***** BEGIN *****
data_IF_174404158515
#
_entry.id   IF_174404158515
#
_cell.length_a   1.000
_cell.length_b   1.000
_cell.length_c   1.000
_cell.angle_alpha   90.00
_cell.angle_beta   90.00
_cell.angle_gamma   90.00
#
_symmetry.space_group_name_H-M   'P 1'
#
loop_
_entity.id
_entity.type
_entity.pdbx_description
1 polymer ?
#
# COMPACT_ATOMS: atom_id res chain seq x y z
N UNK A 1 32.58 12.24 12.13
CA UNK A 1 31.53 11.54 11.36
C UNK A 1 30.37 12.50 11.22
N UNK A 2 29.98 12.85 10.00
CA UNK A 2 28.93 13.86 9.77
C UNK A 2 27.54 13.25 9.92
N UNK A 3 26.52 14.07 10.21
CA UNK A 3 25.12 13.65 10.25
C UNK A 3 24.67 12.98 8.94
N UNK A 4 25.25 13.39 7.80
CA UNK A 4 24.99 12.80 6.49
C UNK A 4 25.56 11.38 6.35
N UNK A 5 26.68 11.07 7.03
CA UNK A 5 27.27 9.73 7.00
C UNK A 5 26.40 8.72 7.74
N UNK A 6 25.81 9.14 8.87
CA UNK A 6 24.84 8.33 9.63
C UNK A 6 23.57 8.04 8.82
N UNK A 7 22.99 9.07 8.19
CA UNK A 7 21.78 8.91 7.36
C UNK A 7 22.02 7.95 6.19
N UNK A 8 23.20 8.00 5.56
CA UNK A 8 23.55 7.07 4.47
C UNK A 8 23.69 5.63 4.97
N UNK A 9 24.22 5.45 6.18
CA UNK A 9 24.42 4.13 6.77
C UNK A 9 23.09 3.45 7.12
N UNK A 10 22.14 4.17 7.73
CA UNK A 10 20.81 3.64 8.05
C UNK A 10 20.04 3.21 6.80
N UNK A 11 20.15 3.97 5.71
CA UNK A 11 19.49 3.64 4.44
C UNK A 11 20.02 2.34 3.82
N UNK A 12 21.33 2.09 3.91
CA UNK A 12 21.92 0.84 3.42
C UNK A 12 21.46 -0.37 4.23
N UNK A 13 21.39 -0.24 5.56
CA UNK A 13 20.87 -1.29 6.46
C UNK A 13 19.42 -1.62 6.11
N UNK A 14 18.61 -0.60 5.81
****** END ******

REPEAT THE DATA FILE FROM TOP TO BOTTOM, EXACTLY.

data_IF_174404158515
#
_entry.id   IF_174404158515
#
_cell.length_a   1.000
_cell.length_b   1.000
_cell.length_c   1.000
_cell.angle_alpha   90.00
_cell.angle_beta   90.00
_cell.angle_gamma   90.00
#
_symmetry.space_group_name_H-M   'P 1'
#
loop_
_entity.id
_entity.type
_entity.pdbx_description
1 polymer ?
#
# COMPACT_ATOMS: atom_id res chain seq x y z
N UNK A 1 32.58 12.24 12.13
CA UNK A 1 31.53 11.54 11.36
C UNK A 1 30.37 12.50 11.22
N UNK A 2 29.98 12.85 10.00
CA UNK A 2 28.93 13.86 9.77
C UNK A 2 27.54 13.25 9.92
N UNK A 3 26.52 14.07 10.21
CA UNK A 3 25.12 13.65 10.25
C UNK A 3 24.67 12.98 8.94
N UNK A 4 25.25 13.39 7.80
CA UNK A 4 24.99 12.80 6.49
C UNK A 4 25.56 11.38 6.35
N UNK A 5 26.68 11.07 7.03
CA UNK A 5 27.27 9.73 7.00
C UNK A 5 26.40 8.72 7.74
N UNK A 6 25.81 9.14 8.87
CA UNK A 6 24.84 8.33 9.63
C UNK A 6 23.57 8.04 8.82
N UNK A 7 22.99 9.07 8.19
CA UNK A 7 21.78 8.91 7.36
C UNK A 7 22.02 7.95 6.19
N UNK A 8 23.20 8.00 5.56
CA UNK A 8 23.55 7.07 4.47
C UNK A 8 23.69 5.63 4.97
N UNK A 9 24.22 5.45 6.18
CA UNK A 9 24.42 4.13 6.77
C UNK A 9 23.09 3.45 7.12
N UNK A 10 22.14 4.17 7.73
CA UNK A 10 20.81 3.64 8.05
C UNK A 10 20.04 3.21 6.80
N UNK A 11 20.15 3.97 5.71
CA UNK A 11 19.49 3.64 4.44
C UNK A 11 20.02 2.34 3.82
N UNK A 12 21.33 2.09 3.91
CA UNK A 12 21.92 0.84 3.42
C UNK A 12 21.46 -0.37 4.23
N UNK A 13 21.39 -0.24 5.56
CA UNK A 13 20.87 -1.29 6.46
C UNK A 13 19.42 -1.62 6.11
N UNK A 14 18.61 -0.60 5.81